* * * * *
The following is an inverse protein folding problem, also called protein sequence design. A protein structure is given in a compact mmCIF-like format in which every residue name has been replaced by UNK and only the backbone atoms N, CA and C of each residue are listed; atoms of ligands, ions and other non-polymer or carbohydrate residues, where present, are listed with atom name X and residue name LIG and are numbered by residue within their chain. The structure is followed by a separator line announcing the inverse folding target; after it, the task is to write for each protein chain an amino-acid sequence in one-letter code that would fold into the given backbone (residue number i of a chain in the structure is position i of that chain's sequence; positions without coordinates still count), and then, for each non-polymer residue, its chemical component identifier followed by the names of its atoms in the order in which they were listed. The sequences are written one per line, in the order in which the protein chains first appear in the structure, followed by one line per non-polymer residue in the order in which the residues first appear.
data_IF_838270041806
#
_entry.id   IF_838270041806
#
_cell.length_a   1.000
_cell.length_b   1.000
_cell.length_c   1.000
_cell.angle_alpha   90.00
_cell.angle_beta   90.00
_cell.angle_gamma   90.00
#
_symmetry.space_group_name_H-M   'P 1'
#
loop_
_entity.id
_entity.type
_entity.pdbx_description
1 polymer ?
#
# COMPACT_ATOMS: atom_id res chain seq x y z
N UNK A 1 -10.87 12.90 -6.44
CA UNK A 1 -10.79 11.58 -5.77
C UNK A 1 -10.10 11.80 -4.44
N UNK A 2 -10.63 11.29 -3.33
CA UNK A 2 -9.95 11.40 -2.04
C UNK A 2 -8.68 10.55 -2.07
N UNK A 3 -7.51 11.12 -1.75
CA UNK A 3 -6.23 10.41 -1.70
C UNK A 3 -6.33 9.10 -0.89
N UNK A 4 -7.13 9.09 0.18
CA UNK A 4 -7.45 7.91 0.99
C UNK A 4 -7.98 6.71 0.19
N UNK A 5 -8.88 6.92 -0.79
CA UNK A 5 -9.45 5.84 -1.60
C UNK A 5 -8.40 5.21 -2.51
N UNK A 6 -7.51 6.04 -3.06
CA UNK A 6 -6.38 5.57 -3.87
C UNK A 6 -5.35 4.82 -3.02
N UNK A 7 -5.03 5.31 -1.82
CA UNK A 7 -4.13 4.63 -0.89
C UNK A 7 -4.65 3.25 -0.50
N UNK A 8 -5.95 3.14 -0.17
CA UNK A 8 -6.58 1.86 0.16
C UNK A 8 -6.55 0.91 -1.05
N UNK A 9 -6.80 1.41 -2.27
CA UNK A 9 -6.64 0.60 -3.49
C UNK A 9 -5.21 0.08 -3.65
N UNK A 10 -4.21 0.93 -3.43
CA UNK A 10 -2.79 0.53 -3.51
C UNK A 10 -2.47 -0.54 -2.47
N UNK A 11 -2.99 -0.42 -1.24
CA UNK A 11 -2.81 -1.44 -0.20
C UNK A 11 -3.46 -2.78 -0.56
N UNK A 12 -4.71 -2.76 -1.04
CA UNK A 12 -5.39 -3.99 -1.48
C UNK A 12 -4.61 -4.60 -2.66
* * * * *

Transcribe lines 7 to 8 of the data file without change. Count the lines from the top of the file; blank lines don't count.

_cell.length_b   1.000
_cell.length_c   1.000